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Just like great ingredients are the basis for preparing an amazing meal, a great survey needs to have amazing questions. And unless you know the recipe by heart, choosing effective survey questions can be difficult. One of the most common choices you can make are qualitative survey questions.

They let you uncover deep insights with qualitative research, but they do come with some challenges. In this article, we’ll show you how to write great qualitative questions, what makes them good (and bad) choices for your qualitative surveys, as well as some examples to get you inspired.

Qualitative vs. quantitative questions

Before we go any further, we need to make a distinction between qualitative and quantitative survey questions.

Qualitative questions help you get qualitative data. These are the questions that get behind the why, what, and how of a particular subject through qualitative research of your focus groups. An example of a qualitative question would be: Please describe your recent experience with our customer support.

Use qualitative research questions when you need customers to explain their experience in their own words and provide you with deeper insights. 

Quantitative questions help you collect quantitative, numerical data. They help you put a numerical value on your customers’ feedback. An example of a quantitative question would be: “On a scale from 1 to 10, please rate your satisfaction with your recent experience with our customer support?”

Use quantitative research questions when you need data that is easy to analyze and quantify so that you can make an important decision based on data.

Both question types have their pros and cons, and depending on your needs, you’ll want to use one or the other or a combination of both research methods on your target audience.

How to write good qualitative survey questions

Qualitative survey questions can unearth impressive data. However, you need to be very careful about how you write them to get the best feedback from your focus groups. Here are some quick tips to get started.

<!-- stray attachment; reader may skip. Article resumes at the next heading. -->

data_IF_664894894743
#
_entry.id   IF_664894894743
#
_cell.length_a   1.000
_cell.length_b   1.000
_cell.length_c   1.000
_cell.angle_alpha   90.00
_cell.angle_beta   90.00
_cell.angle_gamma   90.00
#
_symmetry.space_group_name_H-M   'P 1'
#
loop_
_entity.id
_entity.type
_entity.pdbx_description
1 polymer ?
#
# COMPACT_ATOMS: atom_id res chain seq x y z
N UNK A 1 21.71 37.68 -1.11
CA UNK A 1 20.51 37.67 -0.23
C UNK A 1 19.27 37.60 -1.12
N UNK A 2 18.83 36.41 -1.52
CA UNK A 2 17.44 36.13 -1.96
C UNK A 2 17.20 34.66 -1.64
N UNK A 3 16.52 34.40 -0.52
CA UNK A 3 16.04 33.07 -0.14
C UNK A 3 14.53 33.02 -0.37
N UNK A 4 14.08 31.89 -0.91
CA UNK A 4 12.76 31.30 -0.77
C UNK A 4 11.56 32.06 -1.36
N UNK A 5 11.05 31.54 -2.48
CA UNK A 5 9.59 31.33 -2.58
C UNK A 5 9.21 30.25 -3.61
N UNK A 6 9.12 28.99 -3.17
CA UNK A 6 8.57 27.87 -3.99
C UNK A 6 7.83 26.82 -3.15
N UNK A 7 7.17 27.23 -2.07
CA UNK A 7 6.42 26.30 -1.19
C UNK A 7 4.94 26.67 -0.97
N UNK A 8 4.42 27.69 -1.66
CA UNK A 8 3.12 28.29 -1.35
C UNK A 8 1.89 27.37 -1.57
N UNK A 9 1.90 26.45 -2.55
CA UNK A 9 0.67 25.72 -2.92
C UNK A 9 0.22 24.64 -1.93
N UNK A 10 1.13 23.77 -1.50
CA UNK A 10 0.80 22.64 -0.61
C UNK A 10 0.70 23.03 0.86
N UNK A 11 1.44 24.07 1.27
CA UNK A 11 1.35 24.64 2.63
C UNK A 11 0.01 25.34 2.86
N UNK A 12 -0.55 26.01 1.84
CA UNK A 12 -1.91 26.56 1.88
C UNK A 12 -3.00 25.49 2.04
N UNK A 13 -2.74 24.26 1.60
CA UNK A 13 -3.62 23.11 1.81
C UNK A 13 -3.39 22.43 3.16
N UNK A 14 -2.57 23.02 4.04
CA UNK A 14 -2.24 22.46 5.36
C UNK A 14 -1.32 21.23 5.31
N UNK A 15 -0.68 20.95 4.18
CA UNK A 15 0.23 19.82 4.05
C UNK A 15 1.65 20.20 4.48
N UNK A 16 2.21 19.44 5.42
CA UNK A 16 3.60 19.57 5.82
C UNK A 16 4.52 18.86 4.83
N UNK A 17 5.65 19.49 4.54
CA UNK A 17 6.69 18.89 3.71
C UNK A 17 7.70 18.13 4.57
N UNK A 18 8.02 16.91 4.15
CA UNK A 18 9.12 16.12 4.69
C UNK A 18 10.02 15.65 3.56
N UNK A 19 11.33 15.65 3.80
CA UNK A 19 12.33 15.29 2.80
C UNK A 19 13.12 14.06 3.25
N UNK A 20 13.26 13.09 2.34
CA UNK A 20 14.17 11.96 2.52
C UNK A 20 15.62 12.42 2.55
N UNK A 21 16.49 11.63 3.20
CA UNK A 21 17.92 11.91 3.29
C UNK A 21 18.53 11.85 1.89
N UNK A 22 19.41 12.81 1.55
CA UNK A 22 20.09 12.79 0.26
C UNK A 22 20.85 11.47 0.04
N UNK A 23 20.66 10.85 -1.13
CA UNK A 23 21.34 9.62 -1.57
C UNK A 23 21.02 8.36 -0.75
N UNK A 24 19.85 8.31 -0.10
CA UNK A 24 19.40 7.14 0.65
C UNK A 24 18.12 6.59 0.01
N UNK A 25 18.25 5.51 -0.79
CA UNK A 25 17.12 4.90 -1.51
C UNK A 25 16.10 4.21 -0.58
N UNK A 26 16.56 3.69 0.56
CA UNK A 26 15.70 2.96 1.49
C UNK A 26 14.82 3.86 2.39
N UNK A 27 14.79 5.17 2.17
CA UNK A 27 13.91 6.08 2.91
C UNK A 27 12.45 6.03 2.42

Make the qualitative research questions specific

The first rule is very simple. A qualitative question leaves your audience with a space to write anything they want. And the truth is, they will literally write anything if you don’t point them in the right direction.

If your survey questions are too broad, they will result in broad answers and feedback that is not particularly useful. For example, asking “How do you like our dashboard?” is going to give you a wide range of answers.

Instead, ask something along the lines of “What do you think of the different visualization styles in our reporting dashboard?”

The more specific the survey questions, the better the feedback. 

Have a clear purpose

Why are you asking a certain question? In the case of quantitative surveys, you don’t always need a specific reason, e.g. checking up on your NPS score.

However, qualitative questions demand lengthier answers and you need to motivate your target audience to provide that answer. The best way to do so? Just let them know why you’re asking.

For example, you could say that you’re asking about the checkout process in order to make it quicker to purchase and easier to choose a preferred payment method. The stronger the benefit for the customer, the more reasons for stating the purpose of the survey.

Focus on quality, not numbers

You won’t get the same number of answers with qualitative questions compared to quantitative ones such as CSAT surveys. Put simply, writing out an answer takes more time than selecting a number on a scale.

You may be tempted to simplify your survey questions to get more answers from your survey participants. However, try and resist the temptation.

Your aim is to get amazing feedback so don’t shy away from asking the survey questions that really interest you. Five good answers are much better than 50 superficial ones you can’t use.

Add subquestions when necessary

Sometimes, you can’t get all the info you need from one answer. If you want to ensure you get all the feedback you need, asking a subquestion makes sense.

For example, you could ask customers about their thoughts on a new feature you launched. A subquestion could be one where you ask the customers what would make them use that feature more.

You can actually ask this question in a matter of seconds by using this survey template:

Your customers are willing to provide feedback to help you out, but you sometimes need to nudge them in the right direction.

Pros and cons of using qualitative questions for surveys

Qualitative survey questions can yield amazing results. However, they have their good and bad sides, and you need to be aware of both before creating your next survey.

Advantages of using qualitative questions in surveys